A major takeaway from the GSR-24 was the emphasis on collaboration and partnerships. The symposium underscored the need for regulators to work closely with industry stakeholders, governments, and international organizations. This collaborative approach is essential to address the complex challenges of the digital age. It also ensures that regulatory frameworks are both effective and adaptable to develop harmonized regulatory standards and share best practices. International cooperation was highlighted as crucial to solve global challenges such as cybersecurity and cross-border data flows. Regulators were encouraged to adopt flexible approaches, such as the use of regulatory sandboxes to test new technologies in a controlled environment before full-scale implementation.

Capacity building and knowledge sharing were also highlighted as critical components for effective regulation. For GVG, capability building is at the core of our work in helping regulatory bodies build their regulatory capacity by streamlining and automating the collection and analysis of the vast volumes of data yielded by the different sectors. Clients skills transfer programs aim is to ensure autonomy.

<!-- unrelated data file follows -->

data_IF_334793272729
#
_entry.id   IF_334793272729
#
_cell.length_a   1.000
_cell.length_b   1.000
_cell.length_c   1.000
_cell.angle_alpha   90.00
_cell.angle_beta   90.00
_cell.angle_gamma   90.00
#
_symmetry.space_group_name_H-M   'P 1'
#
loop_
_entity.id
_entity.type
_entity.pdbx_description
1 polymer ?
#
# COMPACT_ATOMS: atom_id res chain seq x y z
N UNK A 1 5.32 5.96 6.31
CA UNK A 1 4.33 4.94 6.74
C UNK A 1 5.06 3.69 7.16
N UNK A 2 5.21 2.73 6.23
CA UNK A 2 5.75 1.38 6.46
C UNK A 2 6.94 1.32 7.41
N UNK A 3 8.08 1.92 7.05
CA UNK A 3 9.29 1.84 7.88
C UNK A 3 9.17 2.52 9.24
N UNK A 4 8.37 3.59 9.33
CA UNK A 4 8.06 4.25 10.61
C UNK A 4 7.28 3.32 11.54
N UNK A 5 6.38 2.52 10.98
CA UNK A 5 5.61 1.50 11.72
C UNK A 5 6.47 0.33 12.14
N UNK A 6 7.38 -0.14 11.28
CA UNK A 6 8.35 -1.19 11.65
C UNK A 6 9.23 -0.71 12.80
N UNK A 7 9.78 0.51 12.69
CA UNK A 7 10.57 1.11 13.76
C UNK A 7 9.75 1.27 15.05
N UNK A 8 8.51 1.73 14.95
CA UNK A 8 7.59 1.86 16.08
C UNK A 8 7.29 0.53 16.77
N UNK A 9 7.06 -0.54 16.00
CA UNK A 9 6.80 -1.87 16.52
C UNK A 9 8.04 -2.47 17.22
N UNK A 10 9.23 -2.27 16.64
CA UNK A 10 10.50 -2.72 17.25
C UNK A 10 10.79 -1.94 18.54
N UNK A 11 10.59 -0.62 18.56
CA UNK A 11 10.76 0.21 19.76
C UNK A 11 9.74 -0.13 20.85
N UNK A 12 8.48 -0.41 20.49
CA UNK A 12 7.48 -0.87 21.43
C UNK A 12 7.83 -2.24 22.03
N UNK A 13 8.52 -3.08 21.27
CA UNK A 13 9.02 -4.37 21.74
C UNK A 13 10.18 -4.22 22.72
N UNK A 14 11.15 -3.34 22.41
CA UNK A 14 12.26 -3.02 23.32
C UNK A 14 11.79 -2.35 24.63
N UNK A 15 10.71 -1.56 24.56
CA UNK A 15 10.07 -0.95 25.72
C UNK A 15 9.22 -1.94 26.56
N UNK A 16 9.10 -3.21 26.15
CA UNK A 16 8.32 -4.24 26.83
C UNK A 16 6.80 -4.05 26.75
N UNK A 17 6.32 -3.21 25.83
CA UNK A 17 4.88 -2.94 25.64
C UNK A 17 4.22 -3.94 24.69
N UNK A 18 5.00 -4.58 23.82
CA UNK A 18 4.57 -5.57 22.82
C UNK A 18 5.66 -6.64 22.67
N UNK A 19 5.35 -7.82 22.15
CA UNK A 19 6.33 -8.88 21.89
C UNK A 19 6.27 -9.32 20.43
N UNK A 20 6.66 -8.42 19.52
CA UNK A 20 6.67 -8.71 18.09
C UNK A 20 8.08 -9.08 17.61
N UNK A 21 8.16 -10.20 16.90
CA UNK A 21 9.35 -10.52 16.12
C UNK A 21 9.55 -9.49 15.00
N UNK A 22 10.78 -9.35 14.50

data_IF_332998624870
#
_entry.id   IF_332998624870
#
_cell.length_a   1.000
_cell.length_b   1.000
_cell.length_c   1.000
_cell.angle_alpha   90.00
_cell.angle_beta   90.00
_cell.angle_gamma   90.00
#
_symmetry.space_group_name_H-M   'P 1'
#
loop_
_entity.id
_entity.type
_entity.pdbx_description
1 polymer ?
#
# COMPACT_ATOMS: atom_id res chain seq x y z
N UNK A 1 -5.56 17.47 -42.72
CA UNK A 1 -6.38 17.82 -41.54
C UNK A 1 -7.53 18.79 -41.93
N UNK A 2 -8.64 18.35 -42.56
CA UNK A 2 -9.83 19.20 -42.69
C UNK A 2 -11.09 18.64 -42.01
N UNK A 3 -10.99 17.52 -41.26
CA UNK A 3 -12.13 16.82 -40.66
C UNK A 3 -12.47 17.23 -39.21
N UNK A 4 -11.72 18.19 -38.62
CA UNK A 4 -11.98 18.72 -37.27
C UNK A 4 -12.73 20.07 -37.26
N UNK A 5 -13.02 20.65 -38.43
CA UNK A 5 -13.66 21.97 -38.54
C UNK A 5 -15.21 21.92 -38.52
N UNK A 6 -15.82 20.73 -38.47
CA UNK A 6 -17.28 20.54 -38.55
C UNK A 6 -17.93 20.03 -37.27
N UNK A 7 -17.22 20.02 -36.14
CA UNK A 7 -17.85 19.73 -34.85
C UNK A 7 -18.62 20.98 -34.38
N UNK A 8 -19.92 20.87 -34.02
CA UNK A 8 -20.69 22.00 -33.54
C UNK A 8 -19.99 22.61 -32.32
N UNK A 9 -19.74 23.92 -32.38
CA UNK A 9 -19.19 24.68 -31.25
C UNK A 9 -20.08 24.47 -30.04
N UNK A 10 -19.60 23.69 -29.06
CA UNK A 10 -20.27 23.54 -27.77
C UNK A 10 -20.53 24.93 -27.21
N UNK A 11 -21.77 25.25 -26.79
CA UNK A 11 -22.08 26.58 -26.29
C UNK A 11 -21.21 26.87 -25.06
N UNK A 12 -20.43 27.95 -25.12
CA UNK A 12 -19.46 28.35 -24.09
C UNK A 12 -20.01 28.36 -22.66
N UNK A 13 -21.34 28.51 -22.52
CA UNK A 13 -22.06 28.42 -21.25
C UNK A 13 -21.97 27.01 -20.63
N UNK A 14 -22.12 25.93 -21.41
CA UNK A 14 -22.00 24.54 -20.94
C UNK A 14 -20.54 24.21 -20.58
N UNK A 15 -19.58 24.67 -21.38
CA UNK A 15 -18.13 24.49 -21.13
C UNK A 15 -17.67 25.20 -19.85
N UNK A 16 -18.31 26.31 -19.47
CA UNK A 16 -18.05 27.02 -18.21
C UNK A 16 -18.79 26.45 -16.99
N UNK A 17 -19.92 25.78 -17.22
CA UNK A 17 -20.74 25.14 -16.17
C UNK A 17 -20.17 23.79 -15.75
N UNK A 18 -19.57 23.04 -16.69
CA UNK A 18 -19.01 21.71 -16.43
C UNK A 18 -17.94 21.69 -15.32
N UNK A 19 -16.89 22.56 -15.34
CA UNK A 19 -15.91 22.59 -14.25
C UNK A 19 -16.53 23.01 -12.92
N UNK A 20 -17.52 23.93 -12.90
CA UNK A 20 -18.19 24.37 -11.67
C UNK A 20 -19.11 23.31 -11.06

Fostering innovation was identified as a critical priority. Regulators were urged to create environments that encourage experimentation and support startups and innovators. This includes providing access to funding, reducing regulatory barriers, and facilitating access to markets.

A roadmap for the future of effective regulation

The GSR-24 highlighted the importance of effective regulation in the digital age. Through robust discussions and collaborative efforts, the symposium charted a path forward for regulators to navigate the complexities of emerging technologies, ensure digital inclusion, and support sustainable development. As the world continues to embrace digital transformation, the insights and outcomes from the GSR-24 will play a crucial role in shaping the future of global telecommunications.

Would you like to know more about the role of data governance in RegTech implementation? Click here

Click here to watch our CEO’s interview with ITU and the GSR-24 highlights